The seventh and final of our EGX Rezzed hands-on previews looks at State of Mind from Daedalic Entertainment, Insane Robots from Playniac and Immortal: Unchained from Toadman.
State of Mind
State of Mind is a game that’s not suited to show room floor demo’s. It’s a narrative based thriller that revolves around the disappearance of the wife and child of main protagonist Richard Nolan, set across a dystopian sci-fi setting and a utopian virtual reality. I’ve played small chunks of it at a few game shows over the past few years – some from the start, some from part way through the game – and it has always been obvious that it’s the kind of game you really need to sit with at home, curtains drawn, really studying what’s going on, not surrounded by hundreds of people at a game show. But at Rezzed, I managed to play the first 20 minutes of the game and it all finally clicked for me.
This game has one of the most well designed and intelligently implemented beginnings I’ve ever experienced. The game begins with chaos. There’s explosions. Flash backs of people and places. People screaming. Something bad has happened, that much is obvious. You black out. When you awake, you meet a doctor and discover the main character has amnesia. The way this section is designed allows you to slip into the shoes of the main character Richard Nolan incredibly easily. The doctor asks you questions and the only information that you, the player, have to work with is what was in the aforementioned flash backs which is exactly the same as the character Nolan. Both player and character share the following confusion. It’s rare that a game I’ve played has enabled such a synergy with a character so early on by giving both the player and the character the same knowledge to work with. It’s such a refreshing start that messes with tired old tropes and got me immediately invested. I won’t spoil any more but the game continues in this vein for at least another 10 minutes and I’m hoping it’s present for the rest of the game.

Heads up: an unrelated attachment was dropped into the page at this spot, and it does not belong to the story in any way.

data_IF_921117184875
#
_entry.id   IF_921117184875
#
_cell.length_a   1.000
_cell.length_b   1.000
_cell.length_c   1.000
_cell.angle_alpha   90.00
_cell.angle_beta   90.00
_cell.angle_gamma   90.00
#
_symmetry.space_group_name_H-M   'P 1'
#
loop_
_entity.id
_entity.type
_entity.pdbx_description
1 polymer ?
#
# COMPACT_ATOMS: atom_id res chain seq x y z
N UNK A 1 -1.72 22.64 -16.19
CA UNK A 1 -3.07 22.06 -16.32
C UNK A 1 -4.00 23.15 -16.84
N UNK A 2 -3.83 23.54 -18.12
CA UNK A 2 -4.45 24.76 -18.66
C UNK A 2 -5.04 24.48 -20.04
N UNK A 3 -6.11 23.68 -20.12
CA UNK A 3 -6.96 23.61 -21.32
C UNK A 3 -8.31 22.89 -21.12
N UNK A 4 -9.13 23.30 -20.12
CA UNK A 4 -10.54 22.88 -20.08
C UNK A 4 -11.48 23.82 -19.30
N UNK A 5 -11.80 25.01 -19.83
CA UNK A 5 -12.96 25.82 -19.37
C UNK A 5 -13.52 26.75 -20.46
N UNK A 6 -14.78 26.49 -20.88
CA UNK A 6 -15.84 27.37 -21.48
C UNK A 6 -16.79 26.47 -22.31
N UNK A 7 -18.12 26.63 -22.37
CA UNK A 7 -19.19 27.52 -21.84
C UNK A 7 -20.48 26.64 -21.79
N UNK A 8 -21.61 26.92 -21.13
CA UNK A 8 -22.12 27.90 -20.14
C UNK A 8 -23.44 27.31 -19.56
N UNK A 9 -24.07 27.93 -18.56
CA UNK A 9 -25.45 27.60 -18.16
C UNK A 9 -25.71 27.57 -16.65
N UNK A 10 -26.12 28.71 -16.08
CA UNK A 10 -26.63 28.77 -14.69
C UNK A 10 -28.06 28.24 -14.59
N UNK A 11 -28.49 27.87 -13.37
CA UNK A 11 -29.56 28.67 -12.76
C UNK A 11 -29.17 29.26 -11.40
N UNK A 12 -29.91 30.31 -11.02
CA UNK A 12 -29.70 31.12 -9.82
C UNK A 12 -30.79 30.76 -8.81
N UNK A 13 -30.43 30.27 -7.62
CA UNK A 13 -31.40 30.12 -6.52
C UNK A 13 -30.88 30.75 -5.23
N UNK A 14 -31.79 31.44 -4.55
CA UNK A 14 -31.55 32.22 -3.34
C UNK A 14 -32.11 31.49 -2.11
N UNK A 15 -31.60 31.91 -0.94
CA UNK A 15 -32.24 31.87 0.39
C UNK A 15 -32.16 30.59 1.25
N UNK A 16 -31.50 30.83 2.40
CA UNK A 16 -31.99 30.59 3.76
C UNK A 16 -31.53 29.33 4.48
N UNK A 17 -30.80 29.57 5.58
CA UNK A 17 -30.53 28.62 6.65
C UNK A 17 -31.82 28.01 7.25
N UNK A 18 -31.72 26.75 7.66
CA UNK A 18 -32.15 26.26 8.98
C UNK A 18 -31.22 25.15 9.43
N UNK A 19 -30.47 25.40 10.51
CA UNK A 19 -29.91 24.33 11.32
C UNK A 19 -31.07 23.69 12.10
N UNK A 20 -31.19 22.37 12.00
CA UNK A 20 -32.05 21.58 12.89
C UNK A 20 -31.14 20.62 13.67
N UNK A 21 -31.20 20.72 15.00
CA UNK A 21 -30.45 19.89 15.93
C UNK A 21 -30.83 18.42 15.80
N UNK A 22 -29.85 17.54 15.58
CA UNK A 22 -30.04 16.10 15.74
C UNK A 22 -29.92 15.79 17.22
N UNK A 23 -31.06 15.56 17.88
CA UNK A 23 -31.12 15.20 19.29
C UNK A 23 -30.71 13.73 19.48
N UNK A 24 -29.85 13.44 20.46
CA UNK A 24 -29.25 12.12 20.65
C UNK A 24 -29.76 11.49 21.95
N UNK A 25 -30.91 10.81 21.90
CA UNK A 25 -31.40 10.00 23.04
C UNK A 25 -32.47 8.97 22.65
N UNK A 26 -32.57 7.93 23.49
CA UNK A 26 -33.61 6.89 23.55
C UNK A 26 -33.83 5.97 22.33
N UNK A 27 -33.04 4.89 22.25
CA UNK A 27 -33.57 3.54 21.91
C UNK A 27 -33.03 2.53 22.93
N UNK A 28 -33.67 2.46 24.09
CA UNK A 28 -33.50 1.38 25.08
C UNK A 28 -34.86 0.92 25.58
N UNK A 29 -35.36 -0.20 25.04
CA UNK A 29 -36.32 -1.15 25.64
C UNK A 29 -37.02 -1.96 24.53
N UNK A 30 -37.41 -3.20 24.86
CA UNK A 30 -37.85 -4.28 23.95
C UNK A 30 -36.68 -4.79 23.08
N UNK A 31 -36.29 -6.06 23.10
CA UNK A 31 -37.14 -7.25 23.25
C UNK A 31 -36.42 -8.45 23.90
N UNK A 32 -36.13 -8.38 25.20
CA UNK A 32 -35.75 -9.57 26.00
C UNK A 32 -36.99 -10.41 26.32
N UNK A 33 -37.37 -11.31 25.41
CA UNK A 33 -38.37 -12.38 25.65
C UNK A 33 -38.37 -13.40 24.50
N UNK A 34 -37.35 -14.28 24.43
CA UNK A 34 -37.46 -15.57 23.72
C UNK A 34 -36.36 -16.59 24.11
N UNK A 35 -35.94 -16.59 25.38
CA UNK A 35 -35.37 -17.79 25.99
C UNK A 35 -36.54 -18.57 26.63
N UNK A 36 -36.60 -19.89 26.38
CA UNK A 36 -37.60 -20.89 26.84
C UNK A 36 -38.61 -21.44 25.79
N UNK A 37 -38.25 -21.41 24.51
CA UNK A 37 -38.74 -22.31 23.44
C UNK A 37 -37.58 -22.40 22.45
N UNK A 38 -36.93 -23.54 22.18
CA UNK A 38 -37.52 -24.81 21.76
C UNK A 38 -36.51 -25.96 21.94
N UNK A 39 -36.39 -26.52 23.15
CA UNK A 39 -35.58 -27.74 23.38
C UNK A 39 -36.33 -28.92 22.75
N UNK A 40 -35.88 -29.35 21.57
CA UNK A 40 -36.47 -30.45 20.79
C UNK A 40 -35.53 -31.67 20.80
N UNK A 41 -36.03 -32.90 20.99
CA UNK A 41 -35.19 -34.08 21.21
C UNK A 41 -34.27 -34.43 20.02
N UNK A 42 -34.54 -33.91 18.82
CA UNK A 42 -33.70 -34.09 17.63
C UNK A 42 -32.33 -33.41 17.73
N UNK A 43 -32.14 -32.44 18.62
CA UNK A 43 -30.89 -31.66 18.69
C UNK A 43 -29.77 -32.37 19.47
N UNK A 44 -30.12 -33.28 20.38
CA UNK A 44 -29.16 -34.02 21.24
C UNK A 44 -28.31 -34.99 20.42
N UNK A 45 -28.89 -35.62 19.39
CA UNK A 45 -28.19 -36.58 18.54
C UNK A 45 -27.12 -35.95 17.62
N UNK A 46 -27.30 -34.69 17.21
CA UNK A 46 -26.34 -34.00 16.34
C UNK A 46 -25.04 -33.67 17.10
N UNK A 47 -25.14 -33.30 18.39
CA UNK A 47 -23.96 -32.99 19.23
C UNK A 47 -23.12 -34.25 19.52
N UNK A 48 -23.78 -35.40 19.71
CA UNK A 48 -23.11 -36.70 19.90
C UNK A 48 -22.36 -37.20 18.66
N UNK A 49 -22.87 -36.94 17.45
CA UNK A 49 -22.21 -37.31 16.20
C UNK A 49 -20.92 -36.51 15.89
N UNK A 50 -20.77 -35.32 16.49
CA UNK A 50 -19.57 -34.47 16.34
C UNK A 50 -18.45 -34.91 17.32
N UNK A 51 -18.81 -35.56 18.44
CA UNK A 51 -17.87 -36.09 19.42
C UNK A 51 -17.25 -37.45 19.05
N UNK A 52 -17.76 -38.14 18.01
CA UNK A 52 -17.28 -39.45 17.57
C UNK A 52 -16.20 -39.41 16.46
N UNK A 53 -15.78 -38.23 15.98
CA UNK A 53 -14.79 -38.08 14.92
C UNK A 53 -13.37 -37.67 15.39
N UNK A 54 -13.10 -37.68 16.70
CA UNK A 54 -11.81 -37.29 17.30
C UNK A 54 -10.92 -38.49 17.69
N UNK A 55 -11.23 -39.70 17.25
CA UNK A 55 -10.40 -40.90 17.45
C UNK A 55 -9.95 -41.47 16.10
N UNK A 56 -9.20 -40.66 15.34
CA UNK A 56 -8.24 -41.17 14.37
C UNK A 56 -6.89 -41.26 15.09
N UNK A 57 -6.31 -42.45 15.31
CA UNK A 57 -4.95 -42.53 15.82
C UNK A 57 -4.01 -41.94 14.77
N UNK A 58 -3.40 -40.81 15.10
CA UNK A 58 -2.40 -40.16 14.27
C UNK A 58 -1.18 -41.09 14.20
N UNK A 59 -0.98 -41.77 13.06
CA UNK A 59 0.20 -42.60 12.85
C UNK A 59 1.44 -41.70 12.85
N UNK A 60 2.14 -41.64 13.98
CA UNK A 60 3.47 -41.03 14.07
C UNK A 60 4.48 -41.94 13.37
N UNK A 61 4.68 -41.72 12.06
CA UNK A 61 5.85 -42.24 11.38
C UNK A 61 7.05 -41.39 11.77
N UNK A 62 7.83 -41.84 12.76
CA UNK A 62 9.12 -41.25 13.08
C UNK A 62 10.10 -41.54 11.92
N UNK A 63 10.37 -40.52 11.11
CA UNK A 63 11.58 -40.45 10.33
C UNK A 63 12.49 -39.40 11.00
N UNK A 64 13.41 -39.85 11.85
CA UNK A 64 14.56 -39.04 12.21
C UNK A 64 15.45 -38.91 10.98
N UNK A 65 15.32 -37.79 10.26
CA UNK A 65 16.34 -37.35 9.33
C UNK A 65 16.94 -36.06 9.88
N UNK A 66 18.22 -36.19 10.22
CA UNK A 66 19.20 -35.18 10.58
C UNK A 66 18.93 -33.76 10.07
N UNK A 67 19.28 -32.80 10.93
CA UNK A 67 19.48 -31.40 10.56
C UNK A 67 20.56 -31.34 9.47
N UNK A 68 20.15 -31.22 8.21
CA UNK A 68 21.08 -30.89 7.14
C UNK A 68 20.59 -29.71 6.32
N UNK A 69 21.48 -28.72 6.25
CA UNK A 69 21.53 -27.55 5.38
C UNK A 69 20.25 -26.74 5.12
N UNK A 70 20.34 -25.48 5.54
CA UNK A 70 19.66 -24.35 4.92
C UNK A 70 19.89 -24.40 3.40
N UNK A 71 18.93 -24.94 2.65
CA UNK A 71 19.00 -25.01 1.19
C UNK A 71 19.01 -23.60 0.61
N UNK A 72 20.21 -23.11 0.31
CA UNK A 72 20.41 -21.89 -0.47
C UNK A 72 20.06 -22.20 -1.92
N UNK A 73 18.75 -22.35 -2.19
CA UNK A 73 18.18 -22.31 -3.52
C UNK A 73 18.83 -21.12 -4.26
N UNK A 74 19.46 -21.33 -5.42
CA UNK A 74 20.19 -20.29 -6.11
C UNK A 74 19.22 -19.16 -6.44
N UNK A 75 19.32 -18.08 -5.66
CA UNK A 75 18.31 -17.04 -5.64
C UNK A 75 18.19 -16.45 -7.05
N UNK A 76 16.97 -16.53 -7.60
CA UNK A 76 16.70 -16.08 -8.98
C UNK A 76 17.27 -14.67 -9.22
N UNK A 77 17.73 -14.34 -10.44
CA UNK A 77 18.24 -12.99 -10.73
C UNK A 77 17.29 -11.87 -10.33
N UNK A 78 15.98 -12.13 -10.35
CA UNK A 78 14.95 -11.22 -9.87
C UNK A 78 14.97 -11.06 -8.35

Low poly art work is very “in” right now and State of Mind features some of the best I’ve ever seen. We’re not talking Virginia low-poly here, it’s much more detailed, but there’s still this air of artistic choice to the character design which complements the detailed, high poly environments. There’s some lovely little touches too – lights reflect off the iris of the characters eyes but not the whites, for example.
State of Mind has an interesting premise, a gorgeous art style and a very engaging start. While it’s certainly not one of those games you can get a good feel for with a show floor demo, judged on the basis of the first 20 minutes, this game could be a dark horse for 2018 and has the potential to surprise a lot of people when it launches in August on PS4, Xbox One, PC and Switch. Pre-orders are available now.